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The Daily Dispatch: May 31, 1862., [Electronic resource], A Romantic account of the battle of Williamsburg. (search)
tered musicians from the regimental bands. In a moment the triumphant notes of the "Star-spangled Banner" drowned all shrieks and groans. The effect was magical. Our wounded men joined in tremendous cheers. The rebels faltered before the national anthem of the country they had disgraced. Kearney seeing his opportunity, threw his troops into action. General Berry's brigade charged cheering, and drove the enemy before them. The rebels pressed on our centre, but were held in check by Captain Smith's artillery, charged in the dank and rear by Colonels Ward and Reilly, and utterly routed and silenced. On the right the enemy still pushed forward, having abandoned our left and centre; but General Pock retired, fighting. Just then General Hancock's brigade fell back for support, followed by a rebel North Carolina regiment, crying "Bull Run!" "Ball's Bluff! " The enemy was but forty yards distant. Our troops waited and prepared for an advance.--Gen. Hancock rode along the live and sho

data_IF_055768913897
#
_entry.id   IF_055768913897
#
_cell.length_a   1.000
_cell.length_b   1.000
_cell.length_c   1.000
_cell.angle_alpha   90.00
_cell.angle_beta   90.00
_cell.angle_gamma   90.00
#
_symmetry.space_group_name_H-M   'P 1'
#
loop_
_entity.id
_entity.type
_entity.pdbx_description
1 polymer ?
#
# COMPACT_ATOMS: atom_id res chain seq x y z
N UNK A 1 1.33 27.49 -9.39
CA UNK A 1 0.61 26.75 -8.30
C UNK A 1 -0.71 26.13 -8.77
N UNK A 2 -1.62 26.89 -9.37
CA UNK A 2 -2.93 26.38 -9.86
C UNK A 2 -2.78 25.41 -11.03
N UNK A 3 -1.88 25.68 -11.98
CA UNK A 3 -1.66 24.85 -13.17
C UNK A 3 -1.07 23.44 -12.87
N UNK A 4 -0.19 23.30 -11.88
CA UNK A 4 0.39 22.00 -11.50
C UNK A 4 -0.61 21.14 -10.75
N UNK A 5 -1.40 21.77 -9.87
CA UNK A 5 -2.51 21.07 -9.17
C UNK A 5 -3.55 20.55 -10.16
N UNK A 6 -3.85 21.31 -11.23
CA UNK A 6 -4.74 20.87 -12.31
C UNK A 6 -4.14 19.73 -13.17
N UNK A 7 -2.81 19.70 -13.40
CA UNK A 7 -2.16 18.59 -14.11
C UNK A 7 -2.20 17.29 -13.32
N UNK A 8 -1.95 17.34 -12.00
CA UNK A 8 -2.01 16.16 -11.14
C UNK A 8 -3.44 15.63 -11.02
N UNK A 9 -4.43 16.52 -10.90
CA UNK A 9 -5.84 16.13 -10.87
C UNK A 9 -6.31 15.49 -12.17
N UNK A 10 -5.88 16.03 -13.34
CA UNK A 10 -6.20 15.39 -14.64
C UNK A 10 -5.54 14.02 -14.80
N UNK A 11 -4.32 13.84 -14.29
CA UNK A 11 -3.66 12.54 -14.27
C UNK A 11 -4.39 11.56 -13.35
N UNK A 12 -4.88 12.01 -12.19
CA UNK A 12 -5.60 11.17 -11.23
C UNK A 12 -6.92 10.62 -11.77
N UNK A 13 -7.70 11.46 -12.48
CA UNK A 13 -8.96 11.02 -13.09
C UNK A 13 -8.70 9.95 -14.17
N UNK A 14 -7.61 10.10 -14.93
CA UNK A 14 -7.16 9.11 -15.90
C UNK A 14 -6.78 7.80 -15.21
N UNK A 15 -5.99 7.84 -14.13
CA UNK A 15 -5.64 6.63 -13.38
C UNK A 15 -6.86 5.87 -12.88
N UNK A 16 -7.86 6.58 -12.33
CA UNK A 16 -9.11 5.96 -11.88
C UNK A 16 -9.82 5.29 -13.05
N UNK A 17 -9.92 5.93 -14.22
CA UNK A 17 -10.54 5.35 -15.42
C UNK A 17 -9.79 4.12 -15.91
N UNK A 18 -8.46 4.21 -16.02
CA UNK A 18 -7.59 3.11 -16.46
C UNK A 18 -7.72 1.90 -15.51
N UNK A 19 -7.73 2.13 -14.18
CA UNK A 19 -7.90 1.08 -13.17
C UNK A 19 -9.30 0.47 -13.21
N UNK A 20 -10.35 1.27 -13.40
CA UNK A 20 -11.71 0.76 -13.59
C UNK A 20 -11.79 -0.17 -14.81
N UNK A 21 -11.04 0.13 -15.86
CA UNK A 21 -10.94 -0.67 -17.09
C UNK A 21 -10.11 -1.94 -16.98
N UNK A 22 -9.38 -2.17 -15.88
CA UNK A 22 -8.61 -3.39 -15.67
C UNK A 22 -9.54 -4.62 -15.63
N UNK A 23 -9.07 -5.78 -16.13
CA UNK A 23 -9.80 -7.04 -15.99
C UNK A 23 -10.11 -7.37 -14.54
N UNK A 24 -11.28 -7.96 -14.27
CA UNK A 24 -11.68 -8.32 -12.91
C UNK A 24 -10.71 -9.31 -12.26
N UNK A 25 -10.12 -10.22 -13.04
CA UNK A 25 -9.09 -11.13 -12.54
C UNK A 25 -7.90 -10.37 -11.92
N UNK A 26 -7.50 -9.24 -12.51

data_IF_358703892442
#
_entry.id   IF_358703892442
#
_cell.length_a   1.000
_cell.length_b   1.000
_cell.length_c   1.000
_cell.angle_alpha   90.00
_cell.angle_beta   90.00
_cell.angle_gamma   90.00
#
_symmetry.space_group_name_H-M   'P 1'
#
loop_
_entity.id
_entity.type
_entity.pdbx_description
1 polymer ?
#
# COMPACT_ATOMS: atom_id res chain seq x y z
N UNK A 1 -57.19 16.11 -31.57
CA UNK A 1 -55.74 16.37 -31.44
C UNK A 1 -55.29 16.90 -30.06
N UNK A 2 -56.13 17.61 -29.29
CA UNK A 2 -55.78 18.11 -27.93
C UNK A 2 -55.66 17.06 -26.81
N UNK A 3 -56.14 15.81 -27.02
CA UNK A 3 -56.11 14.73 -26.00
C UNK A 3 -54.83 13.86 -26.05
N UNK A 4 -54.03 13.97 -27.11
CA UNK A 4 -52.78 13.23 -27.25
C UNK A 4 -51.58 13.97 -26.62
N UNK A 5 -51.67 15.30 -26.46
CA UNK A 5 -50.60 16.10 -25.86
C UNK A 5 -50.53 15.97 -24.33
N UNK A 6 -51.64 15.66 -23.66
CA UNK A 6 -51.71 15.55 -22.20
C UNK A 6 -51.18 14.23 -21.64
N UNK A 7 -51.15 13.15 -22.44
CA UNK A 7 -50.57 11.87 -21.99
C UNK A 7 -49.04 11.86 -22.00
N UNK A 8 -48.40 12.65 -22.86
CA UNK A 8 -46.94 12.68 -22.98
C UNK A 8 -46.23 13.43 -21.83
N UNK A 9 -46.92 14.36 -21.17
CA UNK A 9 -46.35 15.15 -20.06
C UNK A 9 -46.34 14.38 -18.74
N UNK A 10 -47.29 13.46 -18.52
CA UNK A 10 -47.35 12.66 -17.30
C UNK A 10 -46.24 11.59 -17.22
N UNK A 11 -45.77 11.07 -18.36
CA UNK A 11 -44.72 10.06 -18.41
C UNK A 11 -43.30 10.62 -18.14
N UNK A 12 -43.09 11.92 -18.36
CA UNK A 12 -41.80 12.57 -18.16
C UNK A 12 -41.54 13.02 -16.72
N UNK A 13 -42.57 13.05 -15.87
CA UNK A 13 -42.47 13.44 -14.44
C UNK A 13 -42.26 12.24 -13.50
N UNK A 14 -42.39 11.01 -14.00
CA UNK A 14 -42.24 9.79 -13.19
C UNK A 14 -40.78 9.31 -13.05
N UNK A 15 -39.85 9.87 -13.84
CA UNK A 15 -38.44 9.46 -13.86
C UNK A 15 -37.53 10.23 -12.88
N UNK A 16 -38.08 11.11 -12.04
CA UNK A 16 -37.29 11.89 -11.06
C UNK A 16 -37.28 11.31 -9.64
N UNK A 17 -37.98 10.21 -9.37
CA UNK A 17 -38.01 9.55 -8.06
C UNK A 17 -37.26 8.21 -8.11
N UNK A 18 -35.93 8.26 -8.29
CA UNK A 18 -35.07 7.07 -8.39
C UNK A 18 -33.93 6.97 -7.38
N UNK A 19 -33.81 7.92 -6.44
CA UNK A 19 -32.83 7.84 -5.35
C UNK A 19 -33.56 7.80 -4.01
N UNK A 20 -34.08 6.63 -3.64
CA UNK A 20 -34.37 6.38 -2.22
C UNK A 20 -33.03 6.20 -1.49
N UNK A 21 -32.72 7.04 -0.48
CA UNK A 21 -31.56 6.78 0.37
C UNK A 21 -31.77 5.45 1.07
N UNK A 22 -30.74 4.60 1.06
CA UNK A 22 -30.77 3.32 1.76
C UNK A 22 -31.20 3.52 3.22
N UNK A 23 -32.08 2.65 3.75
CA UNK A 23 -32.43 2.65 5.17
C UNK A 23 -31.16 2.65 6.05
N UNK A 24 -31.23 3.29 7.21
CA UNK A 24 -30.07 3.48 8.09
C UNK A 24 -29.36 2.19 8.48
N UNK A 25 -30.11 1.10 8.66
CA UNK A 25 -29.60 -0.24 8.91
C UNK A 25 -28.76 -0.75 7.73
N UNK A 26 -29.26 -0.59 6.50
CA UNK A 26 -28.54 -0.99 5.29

The Daily Dispatch: May 31, 1862., [Electronic resource], General Greene--retreat through the Carolinas. (search)
nded in by a gentleman who was confident, by the general belief it obtained, that it was true; and it was regarded as disastrous news, as it destroyed the hope of an immediate battle, in which every one feels certain that Southern arms must be victorious. We are not aware to what extent the lines of McClellan have been changed, nor have we any news regarding the present position of his force, other than that in picket lines have been somewhat withdrawn. In the excitement of the moment the writer of the above-mentioned paragraph also gave undue prominence to the movement by Gen. Smith, perhaps more than was attached to it by the actors themselves, and certainly more than the result of the affair would justify. Yesterday everything was quiet along our nothing having come to our knowledge beyond the usual amount of packet; firing, the monotony being varied occasionally by the roar of a heavy gun. Although anxiously expected for so many days, the great battle assume to delay.